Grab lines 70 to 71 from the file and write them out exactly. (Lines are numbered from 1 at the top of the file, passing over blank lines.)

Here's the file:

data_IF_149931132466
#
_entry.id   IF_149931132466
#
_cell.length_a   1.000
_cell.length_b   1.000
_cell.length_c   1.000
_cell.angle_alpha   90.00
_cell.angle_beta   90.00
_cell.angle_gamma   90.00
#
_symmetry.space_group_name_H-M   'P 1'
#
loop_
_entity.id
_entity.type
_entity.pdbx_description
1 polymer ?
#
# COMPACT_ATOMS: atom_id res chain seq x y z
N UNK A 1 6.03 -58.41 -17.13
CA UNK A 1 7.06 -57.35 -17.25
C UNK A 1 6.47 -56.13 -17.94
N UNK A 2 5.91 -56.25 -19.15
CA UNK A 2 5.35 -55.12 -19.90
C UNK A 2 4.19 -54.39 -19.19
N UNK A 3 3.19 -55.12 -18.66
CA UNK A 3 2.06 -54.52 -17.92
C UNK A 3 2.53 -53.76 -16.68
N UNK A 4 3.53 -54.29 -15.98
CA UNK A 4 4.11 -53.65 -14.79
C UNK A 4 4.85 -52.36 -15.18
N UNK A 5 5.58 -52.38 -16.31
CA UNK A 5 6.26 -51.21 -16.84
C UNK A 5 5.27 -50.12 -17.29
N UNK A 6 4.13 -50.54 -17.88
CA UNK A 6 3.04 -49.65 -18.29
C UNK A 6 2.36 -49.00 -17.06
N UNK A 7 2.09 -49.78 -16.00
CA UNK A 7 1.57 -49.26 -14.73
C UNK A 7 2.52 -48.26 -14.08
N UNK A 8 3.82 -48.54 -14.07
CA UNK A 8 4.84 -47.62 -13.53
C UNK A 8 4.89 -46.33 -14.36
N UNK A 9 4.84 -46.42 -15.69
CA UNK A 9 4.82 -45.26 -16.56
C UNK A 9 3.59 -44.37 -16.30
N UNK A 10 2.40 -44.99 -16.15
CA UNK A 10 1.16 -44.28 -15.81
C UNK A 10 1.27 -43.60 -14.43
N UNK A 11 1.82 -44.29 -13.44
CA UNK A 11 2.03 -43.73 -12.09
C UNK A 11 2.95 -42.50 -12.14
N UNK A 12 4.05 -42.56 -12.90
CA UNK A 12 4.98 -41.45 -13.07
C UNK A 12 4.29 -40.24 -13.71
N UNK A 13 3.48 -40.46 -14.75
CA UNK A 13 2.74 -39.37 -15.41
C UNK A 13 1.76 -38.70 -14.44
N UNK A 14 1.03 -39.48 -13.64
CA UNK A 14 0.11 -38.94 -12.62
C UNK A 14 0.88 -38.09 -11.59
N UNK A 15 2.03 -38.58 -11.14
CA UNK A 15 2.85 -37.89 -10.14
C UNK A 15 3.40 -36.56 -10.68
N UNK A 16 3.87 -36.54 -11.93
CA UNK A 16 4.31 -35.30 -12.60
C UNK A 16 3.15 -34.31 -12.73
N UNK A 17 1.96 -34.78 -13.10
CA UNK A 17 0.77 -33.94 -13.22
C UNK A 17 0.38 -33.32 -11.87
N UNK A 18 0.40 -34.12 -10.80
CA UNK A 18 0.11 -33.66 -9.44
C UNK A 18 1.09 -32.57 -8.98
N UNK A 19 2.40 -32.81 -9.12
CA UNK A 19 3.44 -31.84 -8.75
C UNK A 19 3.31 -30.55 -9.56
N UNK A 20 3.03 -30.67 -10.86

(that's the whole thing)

CA UNK A 17 0.77 -33.94 -13.22
C UNK A 17 0.38 -33.32 -11.87